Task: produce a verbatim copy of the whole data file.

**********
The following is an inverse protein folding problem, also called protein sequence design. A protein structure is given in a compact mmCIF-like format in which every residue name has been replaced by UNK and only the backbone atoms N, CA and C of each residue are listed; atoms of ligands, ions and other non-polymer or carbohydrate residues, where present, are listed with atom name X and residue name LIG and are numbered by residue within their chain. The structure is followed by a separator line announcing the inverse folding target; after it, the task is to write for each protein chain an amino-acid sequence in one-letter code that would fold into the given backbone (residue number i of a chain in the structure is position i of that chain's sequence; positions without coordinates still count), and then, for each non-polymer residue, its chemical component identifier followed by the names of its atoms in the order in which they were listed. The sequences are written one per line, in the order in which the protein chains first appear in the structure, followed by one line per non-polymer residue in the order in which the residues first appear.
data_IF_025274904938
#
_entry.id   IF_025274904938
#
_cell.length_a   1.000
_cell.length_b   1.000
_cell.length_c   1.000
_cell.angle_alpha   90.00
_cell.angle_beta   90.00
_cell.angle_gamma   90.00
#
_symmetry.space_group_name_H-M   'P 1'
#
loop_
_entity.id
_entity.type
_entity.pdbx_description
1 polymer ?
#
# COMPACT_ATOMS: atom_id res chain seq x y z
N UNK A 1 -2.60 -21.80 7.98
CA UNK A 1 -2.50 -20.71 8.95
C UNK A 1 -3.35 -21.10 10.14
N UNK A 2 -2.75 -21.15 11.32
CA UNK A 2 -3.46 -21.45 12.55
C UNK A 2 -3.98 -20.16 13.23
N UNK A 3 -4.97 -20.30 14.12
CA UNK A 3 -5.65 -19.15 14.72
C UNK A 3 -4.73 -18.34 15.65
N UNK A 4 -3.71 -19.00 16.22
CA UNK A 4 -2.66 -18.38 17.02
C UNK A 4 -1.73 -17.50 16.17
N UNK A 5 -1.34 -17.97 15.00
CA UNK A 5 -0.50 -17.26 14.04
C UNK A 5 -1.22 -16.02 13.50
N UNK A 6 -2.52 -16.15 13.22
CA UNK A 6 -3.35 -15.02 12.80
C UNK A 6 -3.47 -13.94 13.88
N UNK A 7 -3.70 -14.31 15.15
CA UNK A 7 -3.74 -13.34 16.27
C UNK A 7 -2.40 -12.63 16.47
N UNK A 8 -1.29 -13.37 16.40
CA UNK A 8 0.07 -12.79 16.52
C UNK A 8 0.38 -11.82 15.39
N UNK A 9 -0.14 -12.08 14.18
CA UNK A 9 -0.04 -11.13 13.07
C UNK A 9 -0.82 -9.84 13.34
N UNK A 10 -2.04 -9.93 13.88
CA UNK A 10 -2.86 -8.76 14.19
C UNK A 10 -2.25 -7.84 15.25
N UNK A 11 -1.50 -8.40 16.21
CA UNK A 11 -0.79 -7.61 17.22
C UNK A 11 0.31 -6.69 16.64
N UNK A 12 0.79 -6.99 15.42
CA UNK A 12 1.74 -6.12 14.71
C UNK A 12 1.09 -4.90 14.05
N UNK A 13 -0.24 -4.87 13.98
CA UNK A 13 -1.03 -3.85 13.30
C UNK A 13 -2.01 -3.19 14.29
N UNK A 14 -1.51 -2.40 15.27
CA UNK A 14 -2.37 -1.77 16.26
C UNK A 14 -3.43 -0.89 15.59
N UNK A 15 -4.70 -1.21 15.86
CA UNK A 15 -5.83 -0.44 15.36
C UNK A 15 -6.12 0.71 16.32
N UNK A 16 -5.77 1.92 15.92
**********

The following is an inverse protein folding problem, also called protein sequence design. A protein structure is given in a compact mmCIF-like format in which every residue name has been replaced by UNK and only the backbone atoms N, CA and C of each residue are listed; atoms of ligands, ions and other non-polymer or carbohydrate residues, where present, are listed with atom name X and residue name LIG and are numbered by residue within their chain. The structure is followed by a separator line announcing the inverse folding target; after it, the task is to write for each protein chain an amino-acid sequence in one-letter code that would fold into the given backbone (residue number i of a chain in the structure is position i of that chain's sequence; positions without coordinates still count), and then, for each non-polymer residue, its chemical component identifier followed by the names of its atoms in the order in which they were listed. The sequences are written one per line, in the order in which the protein chains first appear in the structure, followed by one line per non-polymer residue in the order in which the residues first appear.
data_IF_025274904938
#
_entry.id   IF_025274904938
#
_cell.length_a   1.000
_cell.length_b   1.000
_cell.length_c   1.000
_cell.angle_alpha   90.00
_cell.angle_beta   90.00
_cell.angle_gamma   90.00
#
_symmetry.space_group_name_H-M   'P 1'
#
loop_
_entity.id
_entity.type
_entity.pdbx_description
1 polymer ?
#
# COMPACT_ATOMS: atom_id res chain seq x y z
N UNK A 1 -2.60 -21.80 7.98
CA UNK A 1 -2.50 -20.71 8.95
C UNK A 1 -3.35 -21.10 10.14
N UNK A 2 -2.75 -21.15 11.32
CA UNK A 2 -3.46 -21.45 12.55
C UNK A 2 -3.98 -20.16 13.23
N UNK A 3 -4.97 -20.30 14.12
CA UNK A 3 -5.65 -19.15 14.72
C UNK A 3 -4.73 -18.34 15.65
N UNK A 4 -3.71 -19.00 16.22
CA UNK A 4 -2.66 -18.38 17.02
C UNK A 4 -1.73 -17.50 16.17
N UNK A 5 -1.34 -17.97 15.00
CA UNK A 5 -0.50 -17.26 14.04
C UNK A 5 -1.22 -16.02 13.50
N UNK A 6 -2.52 -16.15 13.22
CA UNK A 6 -3.35 -15.02 12.80
C UNK A 6 -3.47 -13.94 13.88
N UNK A 7 -3.70 -14.31 15.15
CA UNK A 7 -3.74 -13.34 16.27
C UNK A 7 -2.40 -12.63 16.47
N UNK A 8 -1.29 -13.37 16.40
CA UNK A 8 0.07 -12.79 16.52
C UNK A 8 0.38 -11.82 15.39
N UNK A 9 -0.14 -12.08 14.18
CA UNK A 9 -0.04 -11.13 13.07
C UNK A 9 -0.82 -9.84 13.34
N UNK A 10 -2.04 -9.93 13.88
CA UNK A 10 -2.86 -8.76 14.19
C UNK A 10 -2.25 -7.84 15.25
N UNK A 11 -1.50 -8.40 16.21
CA UNK A 11 -0.79 -7.61 17.22
C UNK A 11 0.31 -6.69 16.64
N UNK A 12 0.79 -6.99 15.42
CA UNK A 12 1.74 -6.12 14.71
C UNK A 12 1.09 -4.90 14.05
N UNK A 13 -0.24 -4.87 13.98
CA UNK A 13 -1.03 -3.85 13.30
C UNK A 13 -2.01 -3.19 14.29
N UNK A 14 -1.51 -2.40 15.27
CA UNK A 14 -2.37 -1.77 16.26
C UNK A 14 -3.43 -0.89 15.59
N UNK A 15 -4.70 -1.21 15.86
CA UNK A 15 -5.83 -0.44 15.36
C UNK A 15 -6.12 0.71 16.32
N UNK A 16 -5.77 1.92 15.92